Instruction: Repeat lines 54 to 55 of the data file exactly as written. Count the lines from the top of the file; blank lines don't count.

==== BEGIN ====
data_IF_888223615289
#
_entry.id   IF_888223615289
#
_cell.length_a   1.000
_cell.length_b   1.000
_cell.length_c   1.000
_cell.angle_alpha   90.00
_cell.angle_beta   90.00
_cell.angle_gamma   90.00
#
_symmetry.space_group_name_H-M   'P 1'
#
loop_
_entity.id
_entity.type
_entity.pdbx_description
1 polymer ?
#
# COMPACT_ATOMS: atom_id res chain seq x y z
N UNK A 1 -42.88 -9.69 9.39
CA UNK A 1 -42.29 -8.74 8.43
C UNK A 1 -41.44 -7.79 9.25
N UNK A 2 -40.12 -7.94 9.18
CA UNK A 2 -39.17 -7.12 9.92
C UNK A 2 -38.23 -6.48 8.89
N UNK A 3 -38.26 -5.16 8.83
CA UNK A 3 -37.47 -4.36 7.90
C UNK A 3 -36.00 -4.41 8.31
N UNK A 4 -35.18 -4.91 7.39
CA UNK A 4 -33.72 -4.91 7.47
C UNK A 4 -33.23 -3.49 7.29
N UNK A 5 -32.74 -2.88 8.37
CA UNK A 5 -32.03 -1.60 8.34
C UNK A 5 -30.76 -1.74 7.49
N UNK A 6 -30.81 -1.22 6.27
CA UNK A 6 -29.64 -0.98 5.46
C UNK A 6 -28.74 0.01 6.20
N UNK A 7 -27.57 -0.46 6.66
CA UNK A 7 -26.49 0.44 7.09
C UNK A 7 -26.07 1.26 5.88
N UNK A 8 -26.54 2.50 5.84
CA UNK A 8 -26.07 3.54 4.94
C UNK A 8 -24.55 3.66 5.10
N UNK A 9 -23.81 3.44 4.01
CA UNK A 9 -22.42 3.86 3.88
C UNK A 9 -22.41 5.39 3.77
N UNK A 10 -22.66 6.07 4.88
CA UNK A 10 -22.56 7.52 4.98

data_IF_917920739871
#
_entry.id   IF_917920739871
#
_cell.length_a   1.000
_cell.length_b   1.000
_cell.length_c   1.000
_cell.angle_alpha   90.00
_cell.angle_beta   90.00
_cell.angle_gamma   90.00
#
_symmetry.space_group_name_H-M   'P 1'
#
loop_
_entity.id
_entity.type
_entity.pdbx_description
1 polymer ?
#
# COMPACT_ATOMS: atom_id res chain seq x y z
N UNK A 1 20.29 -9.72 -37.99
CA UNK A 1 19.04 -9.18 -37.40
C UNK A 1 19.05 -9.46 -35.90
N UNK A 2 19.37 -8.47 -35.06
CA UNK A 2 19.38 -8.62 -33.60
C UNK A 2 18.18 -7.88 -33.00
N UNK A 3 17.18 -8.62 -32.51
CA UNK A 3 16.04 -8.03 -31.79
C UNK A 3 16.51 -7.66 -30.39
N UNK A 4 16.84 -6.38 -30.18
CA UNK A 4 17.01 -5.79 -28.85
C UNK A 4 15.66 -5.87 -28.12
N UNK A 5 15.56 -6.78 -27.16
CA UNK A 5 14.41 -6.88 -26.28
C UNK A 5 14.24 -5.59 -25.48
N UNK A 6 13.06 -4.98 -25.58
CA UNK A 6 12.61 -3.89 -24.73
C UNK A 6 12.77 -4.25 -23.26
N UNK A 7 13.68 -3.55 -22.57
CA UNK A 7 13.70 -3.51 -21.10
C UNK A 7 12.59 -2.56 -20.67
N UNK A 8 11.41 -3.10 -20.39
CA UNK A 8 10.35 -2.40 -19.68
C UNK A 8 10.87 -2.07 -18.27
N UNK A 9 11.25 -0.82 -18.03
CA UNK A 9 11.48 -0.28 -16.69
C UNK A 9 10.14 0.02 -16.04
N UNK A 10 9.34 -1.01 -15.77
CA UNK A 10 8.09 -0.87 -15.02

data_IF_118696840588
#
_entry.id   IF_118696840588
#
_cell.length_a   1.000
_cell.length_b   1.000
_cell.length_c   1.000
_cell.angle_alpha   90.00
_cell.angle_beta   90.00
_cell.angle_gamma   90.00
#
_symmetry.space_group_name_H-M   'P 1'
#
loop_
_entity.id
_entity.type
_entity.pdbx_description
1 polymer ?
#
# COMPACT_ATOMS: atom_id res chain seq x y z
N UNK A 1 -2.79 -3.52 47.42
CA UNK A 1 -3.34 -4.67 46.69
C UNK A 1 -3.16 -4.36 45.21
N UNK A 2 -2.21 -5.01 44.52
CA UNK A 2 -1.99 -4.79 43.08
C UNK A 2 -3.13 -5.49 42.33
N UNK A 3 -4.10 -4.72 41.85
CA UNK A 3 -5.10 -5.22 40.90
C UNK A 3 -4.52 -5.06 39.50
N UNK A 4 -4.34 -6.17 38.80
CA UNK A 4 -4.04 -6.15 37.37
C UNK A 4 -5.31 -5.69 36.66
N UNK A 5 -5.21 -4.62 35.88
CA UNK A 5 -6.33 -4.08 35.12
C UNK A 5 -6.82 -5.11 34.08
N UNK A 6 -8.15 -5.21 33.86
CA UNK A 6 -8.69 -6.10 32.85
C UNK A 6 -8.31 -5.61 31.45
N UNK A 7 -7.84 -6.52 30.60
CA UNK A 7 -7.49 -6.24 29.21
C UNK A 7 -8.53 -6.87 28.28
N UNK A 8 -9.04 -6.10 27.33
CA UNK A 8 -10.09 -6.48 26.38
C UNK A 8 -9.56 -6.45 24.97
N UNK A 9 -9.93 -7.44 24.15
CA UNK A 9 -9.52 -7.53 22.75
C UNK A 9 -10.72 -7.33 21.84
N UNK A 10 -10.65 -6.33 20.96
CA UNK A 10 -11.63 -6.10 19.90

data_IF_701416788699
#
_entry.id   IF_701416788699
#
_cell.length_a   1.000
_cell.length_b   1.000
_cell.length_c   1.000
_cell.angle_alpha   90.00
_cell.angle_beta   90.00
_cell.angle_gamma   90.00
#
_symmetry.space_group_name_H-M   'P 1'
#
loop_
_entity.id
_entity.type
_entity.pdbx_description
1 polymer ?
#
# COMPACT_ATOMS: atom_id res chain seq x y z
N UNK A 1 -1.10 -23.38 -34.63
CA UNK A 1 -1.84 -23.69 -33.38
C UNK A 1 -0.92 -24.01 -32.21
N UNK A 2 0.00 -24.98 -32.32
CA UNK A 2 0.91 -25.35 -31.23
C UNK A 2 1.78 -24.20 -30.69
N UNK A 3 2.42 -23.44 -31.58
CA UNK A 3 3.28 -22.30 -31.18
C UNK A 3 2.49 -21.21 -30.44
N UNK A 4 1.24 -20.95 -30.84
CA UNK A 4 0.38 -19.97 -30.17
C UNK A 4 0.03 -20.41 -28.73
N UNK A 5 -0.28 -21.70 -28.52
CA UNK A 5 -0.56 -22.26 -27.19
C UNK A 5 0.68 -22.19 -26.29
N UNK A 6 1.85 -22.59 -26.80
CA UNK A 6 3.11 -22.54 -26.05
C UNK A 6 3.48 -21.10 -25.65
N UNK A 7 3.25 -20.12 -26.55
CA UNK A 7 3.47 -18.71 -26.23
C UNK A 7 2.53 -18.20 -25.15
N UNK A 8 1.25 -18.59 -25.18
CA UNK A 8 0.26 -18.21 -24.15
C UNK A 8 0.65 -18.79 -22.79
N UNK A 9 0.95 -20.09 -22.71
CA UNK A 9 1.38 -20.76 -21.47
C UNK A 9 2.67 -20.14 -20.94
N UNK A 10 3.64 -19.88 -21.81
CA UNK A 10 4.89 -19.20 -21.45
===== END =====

_cell.length_a   1.000
_cell.length_b   1.000